Keeping Peranakan spirit alive – NST

Extracted from http://sundaypeople.nst.com.my/Current_News/SundayPeople/article/Personality/20100103085235/Article/

Wee collects antiques for others to remember and understand the Peranakan culture

Katong Antique House is a treasure trove of things Peranakan. Its owner, Peter Wee, tells ANUSHA K. that there is a need to preserve the rich Peranakan culture or it will be lost forever

LIKE a typical rich baba’s house, Katong Antique House, a 30-year-old, two-storey shop-house in 208 East Coast Road, Singapore, is filled with old Peranakan costumes, crockery and furniture.

Time stands still as I look at the many artifacts exhibited along the steep staircase and the surroundings. There are colourful tiffin carriers and beaded slippers in every corner, each with a story to tell.

The first hall is the reception hall where Peranakan items like pulut inti, pineapple tarts, exquisite kasut manek and sarong kebaya can be seen. The second hall is the dining area, which is used for entertaining guests and visitors.

Spittoons, vases, old family photographs and porcelain are displayed in the main gallery in the upper level. Most of these are heirlooms that have survived World War II. They belong to Peter Wee, a fourth-generation Peranakan who inherited the house from his maternal grandfather, Tan Cheng Kee. Wee, 63, and his 96-year-old mother live a stone’s throw from Katong Antique House.

His fascination with things Peranakan started when he was a young man. When his grandfather passed away, he started collecting artifacts.

My mother initially objected,” says the soft-spoken Wee. “She didn’t see the point in collecting old things but eventually, she understood that there was a story behind each artifact and if I didn’t keep these things, there would be nothing left of our culture.”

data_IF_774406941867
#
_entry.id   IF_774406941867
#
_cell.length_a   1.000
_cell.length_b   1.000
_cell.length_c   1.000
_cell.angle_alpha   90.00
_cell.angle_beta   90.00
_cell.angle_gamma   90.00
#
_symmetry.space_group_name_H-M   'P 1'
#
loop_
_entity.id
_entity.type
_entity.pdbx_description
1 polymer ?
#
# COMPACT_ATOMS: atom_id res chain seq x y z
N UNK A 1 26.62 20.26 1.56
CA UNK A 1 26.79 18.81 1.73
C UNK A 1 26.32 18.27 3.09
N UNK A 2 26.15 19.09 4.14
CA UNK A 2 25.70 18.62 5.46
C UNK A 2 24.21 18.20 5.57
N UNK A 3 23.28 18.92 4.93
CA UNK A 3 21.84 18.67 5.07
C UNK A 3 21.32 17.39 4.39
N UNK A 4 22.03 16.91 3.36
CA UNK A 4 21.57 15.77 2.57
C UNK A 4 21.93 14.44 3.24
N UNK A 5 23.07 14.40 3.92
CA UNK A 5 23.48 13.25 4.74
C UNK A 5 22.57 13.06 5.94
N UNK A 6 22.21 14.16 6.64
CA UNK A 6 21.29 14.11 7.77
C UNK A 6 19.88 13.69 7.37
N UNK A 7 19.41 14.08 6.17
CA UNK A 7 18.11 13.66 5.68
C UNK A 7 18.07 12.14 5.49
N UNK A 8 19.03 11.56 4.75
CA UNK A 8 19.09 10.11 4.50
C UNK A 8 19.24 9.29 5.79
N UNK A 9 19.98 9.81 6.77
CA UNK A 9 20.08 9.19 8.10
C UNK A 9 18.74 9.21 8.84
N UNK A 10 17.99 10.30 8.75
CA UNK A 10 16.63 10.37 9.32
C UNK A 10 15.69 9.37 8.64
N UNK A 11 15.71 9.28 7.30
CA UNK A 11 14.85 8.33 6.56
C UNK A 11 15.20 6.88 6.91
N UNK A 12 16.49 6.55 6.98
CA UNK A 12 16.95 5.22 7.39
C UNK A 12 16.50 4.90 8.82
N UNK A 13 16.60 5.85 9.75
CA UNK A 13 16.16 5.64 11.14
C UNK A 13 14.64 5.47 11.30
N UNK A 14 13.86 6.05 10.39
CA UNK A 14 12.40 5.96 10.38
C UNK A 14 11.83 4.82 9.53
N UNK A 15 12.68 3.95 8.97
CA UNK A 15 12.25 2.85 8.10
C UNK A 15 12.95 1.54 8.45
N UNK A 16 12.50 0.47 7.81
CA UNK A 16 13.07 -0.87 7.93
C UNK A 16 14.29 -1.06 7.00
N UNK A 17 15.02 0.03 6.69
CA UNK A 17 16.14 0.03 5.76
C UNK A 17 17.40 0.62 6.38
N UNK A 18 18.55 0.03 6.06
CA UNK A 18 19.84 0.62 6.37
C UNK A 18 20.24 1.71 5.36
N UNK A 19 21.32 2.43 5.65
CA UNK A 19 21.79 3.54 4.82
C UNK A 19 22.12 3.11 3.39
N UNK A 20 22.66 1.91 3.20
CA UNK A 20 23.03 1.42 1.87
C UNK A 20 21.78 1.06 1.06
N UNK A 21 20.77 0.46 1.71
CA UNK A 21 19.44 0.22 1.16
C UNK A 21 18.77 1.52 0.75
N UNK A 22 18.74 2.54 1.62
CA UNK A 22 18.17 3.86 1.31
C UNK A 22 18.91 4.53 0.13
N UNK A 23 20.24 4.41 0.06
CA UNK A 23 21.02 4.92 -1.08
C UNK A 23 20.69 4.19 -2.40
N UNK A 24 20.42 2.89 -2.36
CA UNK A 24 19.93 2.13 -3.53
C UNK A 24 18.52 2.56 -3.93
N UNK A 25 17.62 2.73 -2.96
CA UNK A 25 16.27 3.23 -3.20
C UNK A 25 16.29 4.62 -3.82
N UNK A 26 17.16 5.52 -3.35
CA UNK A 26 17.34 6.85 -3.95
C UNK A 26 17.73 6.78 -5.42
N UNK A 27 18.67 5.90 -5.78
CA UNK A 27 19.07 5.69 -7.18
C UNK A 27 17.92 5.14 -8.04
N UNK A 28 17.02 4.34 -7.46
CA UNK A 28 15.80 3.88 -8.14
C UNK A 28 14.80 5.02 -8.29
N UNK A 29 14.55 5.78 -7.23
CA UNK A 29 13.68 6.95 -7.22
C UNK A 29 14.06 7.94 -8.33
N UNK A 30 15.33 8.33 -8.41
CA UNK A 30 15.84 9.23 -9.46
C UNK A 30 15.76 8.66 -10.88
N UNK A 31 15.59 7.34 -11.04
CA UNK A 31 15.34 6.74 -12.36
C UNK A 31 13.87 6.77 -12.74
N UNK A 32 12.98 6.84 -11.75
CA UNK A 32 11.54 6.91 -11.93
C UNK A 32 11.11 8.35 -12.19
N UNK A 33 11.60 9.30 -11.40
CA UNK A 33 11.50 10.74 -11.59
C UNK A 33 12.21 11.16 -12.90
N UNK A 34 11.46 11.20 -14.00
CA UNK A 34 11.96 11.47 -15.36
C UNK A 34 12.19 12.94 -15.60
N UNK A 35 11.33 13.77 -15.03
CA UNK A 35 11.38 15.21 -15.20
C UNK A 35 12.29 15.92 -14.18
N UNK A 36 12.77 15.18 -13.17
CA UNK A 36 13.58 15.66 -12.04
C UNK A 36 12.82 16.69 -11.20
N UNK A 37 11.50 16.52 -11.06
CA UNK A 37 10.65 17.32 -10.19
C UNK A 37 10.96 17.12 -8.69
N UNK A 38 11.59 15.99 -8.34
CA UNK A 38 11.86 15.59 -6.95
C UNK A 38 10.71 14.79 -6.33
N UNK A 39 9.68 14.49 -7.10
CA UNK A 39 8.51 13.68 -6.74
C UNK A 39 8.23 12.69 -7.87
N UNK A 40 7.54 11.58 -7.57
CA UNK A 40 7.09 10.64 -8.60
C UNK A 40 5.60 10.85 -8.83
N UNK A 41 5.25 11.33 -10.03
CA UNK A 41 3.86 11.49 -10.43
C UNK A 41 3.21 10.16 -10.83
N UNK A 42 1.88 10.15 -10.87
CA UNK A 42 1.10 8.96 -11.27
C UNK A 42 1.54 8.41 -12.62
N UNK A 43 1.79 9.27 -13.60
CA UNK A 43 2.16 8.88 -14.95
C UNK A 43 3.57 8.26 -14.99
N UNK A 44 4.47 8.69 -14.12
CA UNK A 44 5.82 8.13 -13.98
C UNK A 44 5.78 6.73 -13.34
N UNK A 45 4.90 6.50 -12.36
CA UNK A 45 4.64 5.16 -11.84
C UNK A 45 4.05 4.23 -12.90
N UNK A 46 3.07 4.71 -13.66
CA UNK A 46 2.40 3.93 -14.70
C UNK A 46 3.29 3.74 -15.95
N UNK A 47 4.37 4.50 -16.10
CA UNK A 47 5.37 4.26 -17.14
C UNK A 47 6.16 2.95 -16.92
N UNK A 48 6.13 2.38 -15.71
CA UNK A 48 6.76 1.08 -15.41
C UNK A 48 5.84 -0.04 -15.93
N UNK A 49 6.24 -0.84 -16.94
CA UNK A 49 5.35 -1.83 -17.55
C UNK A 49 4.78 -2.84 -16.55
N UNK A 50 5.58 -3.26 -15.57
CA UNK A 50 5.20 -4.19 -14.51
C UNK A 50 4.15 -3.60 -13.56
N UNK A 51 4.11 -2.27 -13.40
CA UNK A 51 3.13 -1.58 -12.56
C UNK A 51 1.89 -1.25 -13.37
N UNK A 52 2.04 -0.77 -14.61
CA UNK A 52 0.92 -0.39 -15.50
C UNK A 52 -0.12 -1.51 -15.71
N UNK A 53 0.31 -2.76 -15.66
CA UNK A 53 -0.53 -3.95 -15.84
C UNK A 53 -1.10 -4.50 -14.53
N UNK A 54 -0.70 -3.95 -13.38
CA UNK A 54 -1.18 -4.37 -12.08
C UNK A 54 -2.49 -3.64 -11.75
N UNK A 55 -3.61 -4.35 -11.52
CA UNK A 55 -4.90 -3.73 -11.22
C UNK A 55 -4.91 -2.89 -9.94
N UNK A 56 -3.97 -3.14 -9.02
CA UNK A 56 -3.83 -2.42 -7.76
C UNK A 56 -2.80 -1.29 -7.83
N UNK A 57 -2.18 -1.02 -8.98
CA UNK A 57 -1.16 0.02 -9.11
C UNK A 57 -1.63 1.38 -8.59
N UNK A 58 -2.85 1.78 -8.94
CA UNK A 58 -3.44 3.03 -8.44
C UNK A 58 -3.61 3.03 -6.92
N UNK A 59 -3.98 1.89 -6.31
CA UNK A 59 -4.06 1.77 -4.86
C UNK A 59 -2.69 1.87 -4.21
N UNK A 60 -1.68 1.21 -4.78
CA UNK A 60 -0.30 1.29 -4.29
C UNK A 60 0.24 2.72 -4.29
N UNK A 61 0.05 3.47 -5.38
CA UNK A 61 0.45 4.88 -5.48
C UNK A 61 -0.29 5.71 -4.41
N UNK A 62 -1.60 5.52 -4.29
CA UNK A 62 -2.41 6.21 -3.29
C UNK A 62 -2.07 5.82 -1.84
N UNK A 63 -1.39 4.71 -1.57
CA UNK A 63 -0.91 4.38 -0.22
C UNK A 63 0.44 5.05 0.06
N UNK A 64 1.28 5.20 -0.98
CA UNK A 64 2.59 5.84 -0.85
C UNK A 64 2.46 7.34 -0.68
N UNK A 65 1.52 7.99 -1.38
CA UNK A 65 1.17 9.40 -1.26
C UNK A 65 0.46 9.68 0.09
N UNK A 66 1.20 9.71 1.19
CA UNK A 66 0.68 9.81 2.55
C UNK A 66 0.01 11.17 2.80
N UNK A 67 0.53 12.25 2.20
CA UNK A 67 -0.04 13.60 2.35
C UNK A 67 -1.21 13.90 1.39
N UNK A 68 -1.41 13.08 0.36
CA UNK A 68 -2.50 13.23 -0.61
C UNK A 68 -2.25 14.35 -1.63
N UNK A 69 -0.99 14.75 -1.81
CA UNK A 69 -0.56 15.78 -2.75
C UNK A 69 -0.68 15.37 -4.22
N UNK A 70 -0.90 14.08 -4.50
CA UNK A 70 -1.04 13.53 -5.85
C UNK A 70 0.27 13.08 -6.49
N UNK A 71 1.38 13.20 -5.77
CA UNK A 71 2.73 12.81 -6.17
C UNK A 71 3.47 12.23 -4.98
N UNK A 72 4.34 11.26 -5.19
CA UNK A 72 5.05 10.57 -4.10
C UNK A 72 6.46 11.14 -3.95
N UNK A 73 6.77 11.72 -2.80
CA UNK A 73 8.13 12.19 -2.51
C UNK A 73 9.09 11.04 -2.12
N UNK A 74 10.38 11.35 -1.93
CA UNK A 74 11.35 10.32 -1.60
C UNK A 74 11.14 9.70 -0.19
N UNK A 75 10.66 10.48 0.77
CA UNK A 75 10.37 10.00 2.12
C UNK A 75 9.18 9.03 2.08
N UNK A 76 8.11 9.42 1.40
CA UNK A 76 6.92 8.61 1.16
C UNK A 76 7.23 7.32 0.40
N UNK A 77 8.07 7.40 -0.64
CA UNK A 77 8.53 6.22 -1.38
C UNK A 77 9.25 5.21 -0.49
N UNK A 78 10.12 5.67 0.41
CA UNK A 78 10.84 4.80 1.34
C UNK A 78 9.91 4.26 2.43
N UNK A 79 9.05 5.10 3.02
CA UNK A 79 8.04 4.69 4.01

Some items, like his mother’s intricately beaded wedding slippers (kasut manek) and his grandfather’s diary, are heirlooms. Others he buys from Peranakan homes in Singapore and he’s a regular at the antique flea market in Amcorp Mall, Kuala Lumpur. According to him, there are some collectors in Malacca and whenever there is an opportunity, they exchange items.

Wee has displayed some of his treasures at the Singapore Peranakan Museum and his traditional sarong kebaya were worn by models during Datin Seri Endon’s fundraising kebaya fashion show.

But he has no intention of selling any of the artifacts from the Katong Antique House. “How do you determine the value of an item without knowing its story or history? I always believe that you should know your past, so you can understand the present and face the future,” he says with a chuckle.

A bachelor, Wee says the artifacts are his children. Sadly, he has no plans about who to pass his legacy to.

Wee has just published his second book, The Peranakan Legacy, which talks about the Peranakan heritage. The Peranakan are descendants of the early Chinese community who settled in the Malay Archipelago during the 17th century. Their culture is a rich blend of Chinese and Malay cultures with influences from the Portuguese, Dutch, British, Thai, Indian and Indonesian.

The book also highlights the essentials in a Peranakan house, from the lesung and tempayan air to navel bundles and infant clothing.

“Most Peranakan books focus on porcelain or customs but I want to write about things commonly found in Peranakan homes,” says Wee.

In Malacca, the common term used is baba (for men) and nyonya (women) but the term Peranakan came about in Singapore after the Straits Chinese British Association changed its name to the Peranakan Association, of which Wee was the first vice-president. He is still an active member of the association.

Wee feels the recent revival of the kebaya, the extensive range of porcelain available and Peranakan eateries that opened in Kuala Lumpur, Malacca, Penang and Singapore, have given insights into the culture.

What’s his favourite Peranakan dish? Wee says he loves buah paya titek, an unripe papaya soup with a piquant, pepperish flavour. He cooks often and one of his favourite pastimes is going to the wet market.

“I used to follow my grandmother to the wet market when I was young. I feel that the life and hub of the city is found in the market, not the shopping mall,” he says,

For S$15 (RM37), a 45-minute tour of Katong Antique House includes an introduction to the Peranakan identity by Wee and a viewing of artifacts. It ends with home-made pastries with aromatic local coffee or tea.

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